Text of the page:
Monday 1 October 2018


It’s something I can honestly say I have never heard of before, but you can see in these pics and videos taken by my wife Janice during her trip down to Toronto on September 19th, the 656’ FedNav “saltie” FEDERAL BARENTS is in fact unloading salt at the Port of Johnstown and having just celebrated our 44th Wedding Anniversary, I’d be a fool to doubt her, if you know what mean. 
What can I say, anytime I have snapped a vessel unloading salt at this busy upper St. Lawrence River terminal, it’s been done so by a self unloader, like the RADCLIFFE R. LATIMER ( in April 2015 or BAIE COMEAU, last June. Both times their superstructures were barely visible behind high pyramids of the precious road de-icer on the river’s edge dock courtesy of their onboard conveyor systems that track along the bottom of her V-shaped holds and rolled on a belt to the full length of their extended unloading boom. After about six to eight hours of discharging and the big self unloaders are underway again perhaps heading back to Windsor or Goderich to pick up another load of road salt. Hey, budda-bing budda-boom!!
However the current situation is what it is because of a shortage of Canadian rock salt requiring salt suppliers to seek out overseas producers to ensure that Eastern Ontario and Western Quebec communities have enough salt available before old man winter makes his expected return.

FEDERAL BARENT is the third saltie to discharge her cargo of salt which originated in Chile, the third largest exporter of rock salt in the world which is mined on the Atacama Desert. The fourth largest salt exporter is Canada which is home to the largest salt mine in the world, Sifto Canada which is owned by Compass Minerals in Goderich, Ontario. That mine is as deep as the CN Tower is tall, 1800' under Lake Huron and produces over 7 million tons of salt annually which is distributed along with salt from Morton's mine in Windsor to Canadian and American ports west of Montreal to Duluth while the Seaway and Soo Locks are operating, and Lake Michigan cities like Chicago and Milwaukee until mid February. After all is said and done, there's usually piles of salt leftover to be used during premature winter events in November and early December, however with the continuation of snow and ice storms that occurred in early spring, surplus salt supplies got used up. YIKE!! 😁  And when you combine that with a 11 week strike at the Compass Mineral facility at Goderich that didn't end until mid July, distribution orders are running a bit behind schedule. Since municipalities are ordering more salt because of liability concerns due to another potentially warm winter coming our way that may result in more freezing rain and ice storms, they are given priority over private contractors. Many winter maintenance contractors have already been notified that little or no supplies of salt maybe available to them through normal sources and to consider looking at alternative ice melting products like beet juice, or mixing whatever salt with they get with sand or other materials. DOUBLE YIKES 😁😁 if you live in condo or townhouse complex this winter.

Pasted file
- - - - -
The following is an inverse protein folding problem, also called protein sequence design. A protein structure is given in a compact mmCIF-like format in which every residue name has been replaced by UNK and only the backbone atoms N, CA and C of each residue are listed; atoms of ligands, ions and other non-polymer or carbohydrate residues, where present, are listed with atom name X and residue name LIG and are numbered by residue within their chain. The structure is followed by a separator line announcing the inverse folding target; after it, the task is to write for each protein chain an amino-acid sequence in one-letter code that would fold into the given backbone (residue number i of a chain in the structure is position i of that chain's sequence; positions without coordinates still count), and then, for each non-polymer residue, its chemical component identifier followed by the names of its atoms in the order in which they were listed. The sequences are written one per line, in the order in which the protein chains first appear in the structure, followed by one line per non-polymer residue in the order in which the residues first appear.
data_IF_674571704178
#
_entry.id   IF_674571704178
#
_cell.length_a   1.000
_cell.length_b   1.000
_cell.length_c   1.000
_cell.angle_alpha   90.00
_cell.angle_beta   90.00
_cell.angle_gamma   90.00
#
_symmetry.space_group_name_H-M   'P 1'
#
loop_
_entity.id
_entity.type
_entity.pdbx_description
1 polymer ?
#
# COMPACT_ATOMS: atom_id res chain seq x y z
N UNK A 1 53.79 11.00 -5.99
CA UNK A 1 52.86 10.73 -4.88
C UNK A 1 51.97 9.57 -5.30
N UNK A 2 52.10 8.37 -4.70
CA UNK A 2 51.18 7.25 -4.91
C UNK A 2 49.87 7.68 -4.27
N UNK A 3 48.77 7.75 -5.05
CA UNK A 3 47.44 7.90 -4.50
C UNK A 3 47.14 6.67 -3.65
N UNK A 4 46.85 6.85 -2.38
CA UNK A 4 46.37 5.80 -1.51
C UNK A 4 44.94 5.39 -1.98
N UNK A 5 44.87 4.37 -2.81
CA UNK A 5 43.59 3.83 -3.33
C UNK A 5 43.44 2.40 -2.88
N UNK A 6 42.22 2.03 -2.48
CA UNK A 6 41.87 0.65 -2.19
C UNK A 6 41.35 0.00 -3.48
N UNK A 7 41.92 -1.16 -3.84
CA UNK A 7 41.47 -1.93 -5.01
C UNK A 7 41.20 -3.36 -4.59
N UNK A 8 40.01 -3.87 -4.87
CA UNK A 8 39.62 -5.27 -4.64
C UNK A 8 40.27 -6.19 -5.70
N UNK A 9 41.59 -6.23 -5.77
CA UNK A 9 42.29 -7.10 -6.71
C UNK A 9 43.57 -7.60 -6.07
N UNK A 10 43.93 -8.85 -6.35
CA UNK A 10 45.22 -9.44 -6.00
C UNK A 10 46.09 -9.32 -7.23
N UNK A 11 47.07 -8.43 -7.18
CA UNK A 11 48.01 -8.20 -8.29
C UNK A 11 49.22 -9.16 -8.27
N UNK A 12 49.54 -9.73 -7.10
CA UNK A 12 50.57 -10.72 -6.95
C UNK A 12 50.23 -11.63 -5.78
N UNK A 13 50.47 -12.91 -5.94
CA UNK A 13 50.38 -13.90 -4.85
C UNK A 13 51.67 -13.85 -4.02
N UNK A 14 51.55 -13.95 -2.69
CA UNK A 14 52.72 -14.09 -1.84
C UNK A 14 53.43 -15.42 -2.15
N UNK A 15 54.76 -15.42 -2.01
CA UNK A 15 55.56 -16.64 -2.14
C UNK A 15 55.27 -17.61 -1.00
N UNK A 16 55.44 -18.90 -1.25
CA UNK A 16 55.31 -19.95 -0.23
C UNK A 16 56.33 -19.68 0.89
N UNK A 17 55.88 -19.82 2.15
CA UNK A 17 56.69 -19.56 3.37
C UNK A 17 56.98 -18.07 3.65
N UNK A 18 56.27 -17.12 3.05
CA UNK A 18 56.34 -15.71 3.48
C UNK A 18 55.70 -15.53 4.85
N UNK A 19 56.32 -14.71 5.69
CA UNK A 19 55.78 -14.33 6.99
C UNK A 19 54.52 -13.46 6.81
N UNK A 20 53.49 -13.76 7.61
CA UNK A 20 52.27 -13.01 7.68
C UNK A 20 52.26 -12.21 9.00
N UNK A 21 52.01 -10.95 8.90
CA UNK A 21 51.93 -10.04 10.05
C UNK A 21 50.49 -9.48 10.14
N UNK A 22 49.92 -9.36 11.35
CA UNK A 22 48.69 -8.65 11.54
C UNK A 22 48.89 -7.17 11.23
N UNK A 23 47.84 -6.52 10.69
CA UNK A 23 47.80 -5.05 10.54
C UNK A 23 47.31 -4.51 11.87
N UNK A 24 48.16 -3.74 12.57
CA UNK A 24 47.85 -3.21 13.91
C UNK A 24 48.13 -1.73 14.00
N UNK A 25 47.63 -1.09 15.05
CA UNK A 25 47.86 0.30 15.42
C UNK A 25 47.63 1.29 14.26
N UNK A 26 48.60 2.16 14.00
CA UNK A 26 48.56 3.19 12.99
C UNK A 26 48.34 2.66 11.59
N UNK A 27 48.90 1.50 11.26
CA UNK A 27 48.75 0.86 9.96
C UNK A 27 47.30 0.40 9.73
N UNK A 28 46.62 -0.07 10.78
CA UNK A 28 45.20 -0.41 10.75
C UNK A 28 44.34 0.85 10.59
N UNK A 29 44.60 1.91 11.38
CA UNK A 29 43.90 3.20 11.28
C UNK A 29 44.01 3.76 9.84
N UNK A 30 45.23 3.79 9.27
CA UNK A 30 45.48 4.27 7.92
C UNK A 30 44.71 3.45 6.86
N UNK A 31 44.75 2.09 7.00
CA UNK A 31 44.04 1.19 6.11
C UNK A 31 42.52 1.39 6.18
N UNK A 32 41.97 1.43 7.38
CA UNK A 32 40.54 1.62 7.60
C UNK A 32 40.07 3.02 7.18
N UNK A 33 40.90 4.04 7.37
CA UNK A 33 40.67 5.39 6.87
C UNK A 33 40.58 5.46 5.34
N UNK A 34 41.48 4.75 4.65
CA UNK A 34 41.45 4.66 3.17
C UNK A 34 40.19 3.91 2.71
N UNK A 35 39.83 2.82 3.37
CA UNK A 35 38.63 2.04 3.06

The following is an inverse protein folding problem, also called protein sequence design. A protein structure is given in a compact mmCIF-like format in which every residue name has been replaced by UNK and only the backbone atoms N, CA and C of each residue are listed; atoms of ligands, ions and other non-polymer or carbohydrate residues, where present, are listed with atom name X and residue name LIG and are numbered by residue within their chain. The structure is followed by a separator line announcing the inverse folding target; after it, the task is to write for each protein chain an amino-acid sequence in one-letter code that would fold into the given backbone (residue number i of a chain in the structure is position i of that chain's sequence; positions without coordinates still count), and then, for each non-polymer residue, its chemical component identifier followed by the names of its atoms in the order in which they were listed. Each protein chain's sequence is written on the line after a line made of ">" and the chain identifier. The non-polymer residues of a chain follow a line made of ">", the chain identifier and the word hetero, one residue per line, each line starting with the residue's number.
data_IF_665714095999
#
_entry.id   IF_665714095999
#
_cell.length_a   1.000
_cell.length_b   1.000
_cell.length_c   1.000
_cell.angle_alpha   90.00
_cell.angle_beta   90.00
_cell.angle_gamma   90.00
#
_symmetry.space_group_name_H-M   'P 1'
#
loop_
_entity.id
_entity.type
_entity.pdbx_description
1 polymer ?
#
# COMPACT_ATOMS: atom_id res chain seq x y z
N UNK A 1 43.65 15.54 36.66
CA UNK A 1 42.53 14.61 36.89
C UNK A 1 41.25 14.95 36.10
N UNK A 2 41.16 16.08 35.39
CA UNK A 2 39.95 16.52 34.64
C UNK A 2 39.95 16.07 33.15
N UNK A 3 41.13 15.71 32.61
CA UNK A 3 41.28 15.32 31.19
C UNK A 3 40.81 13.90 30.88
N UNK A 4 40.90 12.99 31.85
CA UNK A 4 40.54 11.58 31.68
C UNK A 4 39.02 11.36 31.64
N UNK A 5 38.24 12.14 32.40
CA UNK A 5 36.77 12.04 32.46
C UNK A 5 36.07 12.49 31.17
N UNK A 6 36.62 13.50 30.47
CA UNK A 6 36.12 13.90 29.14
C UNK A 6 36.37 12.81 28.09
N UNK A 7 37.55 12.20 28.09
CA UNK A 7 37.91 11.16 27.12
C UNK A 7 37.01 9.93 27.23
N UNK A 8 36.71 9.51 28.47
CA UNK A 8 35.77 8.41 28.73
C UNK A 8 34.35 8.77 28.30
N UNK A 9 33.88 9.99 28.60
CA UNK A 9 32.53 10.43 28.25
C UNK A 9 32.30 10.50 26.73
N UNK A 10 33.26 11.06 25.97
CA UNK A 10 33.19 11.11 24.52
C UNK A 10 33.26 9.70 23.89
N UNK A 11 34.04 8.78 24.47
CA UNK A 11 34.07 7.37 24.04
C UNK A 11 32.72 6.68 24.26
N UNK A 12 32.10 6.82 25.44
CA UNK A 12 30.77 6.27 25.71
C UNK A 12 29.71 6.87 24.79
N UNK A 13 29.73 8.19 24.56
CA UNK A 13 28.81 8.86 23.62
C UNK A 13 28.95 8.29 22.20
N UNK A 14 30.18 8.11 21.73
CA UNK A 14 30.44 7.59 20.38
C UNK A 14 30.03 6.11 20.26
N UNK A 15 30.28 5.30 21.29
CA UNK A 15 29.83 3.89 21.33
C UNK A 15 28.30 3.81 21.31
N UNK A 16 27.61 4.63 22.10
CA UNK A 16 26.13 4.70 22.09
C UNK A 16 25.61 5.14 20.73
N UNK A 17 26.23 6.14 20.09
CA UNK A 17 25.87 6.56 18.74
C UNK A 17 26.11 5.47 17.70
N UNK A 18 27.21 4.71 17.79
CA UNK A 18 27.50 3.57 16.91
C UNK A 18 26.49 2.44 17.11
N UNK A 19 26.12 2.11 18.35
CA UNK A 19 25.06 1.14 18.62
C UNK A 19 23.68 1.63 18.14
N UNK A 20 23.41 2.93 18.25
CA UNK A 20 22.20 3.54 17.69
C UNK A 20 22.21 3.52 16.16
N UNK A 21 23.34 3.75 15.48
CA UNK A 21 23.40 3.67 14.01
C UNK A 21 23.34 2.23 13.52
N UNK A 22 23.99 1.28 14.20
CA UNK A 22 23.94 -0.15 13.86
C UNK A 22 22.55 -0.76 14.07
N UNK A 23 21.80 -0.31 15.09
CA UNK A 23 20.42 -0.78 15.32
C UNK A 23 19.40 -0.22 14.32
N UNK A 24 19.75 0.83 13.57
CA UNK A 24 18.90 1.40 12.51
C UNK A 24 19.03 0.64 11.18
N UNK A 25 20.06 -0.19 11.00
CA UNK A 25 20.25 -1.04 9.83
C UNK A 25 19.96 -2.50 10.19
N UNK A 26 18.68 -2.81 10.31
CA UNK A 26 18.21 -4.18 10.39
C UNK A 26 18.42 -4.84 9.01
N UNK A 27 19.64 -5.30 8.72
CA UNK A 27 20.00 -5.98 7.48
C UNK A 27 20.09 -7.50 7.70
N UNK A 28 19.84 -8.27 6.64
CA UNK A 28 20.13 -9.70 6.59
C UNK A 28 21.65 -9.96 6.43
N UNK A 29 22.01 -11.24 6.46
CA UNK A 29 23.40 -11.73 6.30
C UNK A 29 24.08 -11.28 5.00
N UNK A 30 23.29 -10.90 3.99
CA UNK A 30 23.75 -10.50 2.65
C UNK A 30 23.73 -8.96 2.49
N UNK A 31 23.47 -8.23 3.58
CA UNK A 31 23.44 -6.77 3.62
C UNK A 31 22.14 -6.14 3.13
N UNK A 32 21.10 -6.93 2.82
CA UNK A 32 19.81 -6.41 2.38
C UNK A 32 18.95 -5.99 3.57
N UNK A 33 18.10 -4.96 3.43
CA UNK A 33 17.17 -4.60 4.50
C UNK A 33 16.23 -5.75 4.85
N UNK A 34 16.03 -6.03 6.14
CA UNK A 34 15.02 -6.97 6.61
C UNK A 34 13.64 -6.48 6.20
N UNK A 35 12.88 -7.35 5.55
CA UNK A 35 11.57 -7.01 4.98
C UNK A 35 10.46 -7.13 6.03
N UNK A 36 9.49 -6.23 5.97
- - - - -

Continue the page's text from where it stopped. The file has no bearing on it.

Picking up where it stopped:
The FEDERAL BARENTS which was built in 2015 at Oshima Ship Building in Oshima Japan, is named after the Barents Sea which is part of the Arctic Ocean and is located off the coasts of Norway and Russia. While owned by Montreal-based  Fednav Limited, the well maintained laker-class dry bulk carrier flies the flag of the Marshall Islands. With six holds, her cargo capacity 34,654 metric tons and unlike the state of the arts CSL Trilliums or Algoma Equinox class of gearless bulk carriers that require unloading be done by dock equipment, the FEDERAL BARENTS is equipped with 4 cranes which allows her to self unload her cargo with her 35 metric ton clamshell shovels as you can see in Janice's pics and this youtube video: While it may take up to 3 days to unload, it is what it is and even though more salt laden salties are expected to visit the Port of Johnstown before the St. Lawrence Seaway closes for the season, it may be wise to play it safe and slowdown when out and about this winter. Picking up an extra bag of deicer or a drum πŸ›’of beet juice at Costco next time you're there maybe a good idea too. Like it's not like it'll go bad, eh 😳

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